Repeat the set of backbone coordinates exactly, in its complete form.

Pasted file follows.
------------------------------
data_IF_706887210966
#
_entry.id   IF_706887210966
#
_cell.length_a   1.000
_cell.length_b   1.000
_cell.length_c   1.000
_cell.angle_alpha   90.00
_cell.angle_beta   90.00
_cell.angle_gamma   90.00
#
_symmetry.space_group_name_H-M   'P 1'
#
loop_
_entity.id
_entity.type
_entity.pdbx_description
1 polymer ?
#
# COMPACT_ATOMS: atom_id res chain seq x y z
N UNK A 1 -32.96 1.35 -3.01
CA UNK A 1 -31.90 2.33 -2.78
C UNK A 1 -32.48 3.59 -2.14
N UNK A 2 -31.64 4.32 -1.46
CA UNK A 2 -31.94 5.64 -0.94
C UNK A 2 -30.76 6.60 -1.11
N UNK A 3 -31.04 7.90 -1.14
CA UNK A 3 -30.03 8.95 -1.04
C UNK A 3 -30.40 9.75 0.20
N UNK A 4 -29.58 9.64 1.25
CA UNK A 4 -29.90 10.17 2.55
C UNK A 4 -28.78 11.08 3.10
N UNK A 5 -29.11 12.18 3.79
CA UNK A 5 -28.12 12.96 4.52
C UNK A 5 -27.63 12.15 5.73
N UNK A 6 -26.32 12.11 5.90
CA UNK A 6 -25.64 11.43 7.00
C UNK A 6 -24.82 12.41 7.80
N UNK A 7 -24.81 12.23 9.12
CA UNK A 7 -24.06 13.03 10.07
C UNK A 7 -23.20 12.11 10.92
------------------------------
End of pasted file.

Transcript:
data_IF_706887210966
#
_entry.id   IF_706887210966
#
_cell.length_a   1.000
_cell.length_b   1.000
_cell.length_c   1.000
_cell.angle_alpha   90.00
_cell.angle_beta   90.00
_cell.angle_gamma   90.00
#
_symmetry.space_group_name_H-M   'P 1'
#
loop_
_entity.id
_entity.type
_entity.pdbx_description
1 polymer ?
#
# COMPACT_ATOMS: atom_id res chain seq x y z
N UNK A 1 -32.96 1.35 -3.01
CA UNK A 1 -31.90 2.33 -2.78
C UNK A 1 -32.48 3.59 -2.14
N UNK A 2 -31.64 4.32 -1.46
CA UNK A 2 -31.94 5.64 -0.94
C UNK A 2 -30.76 6.60 -1.11
N UNK A 3 -31.04 7.90 -1.14
CA UNK A 3 -30.03 8.95 -1.04
C UNK A 3 -30.40 9.75 0.20
N UNK A 4 -29.58 9.64 1.25
CA UNK A 4 -29.90 10.17 2.55
C UNK A 4 -28.78 11.08 3.10
N UNK A 5 -29.11 12.18 3.79
CA UNK A 5 -28.12 12.96 4.52
C UNK A 5 -27.63 12.15 5.73
N UNK A 6 -26.32 12.11 5.90
CA UNK A 6 -25.64 11.43 7.00
C UNK A 6 -24.82 12.41 7.80
N UNK A 7 -24.81 12.23 9.12
CA UNK A 7 -24.06 13.03 10.07
C UNK A 7 -23.20 12.11 10.92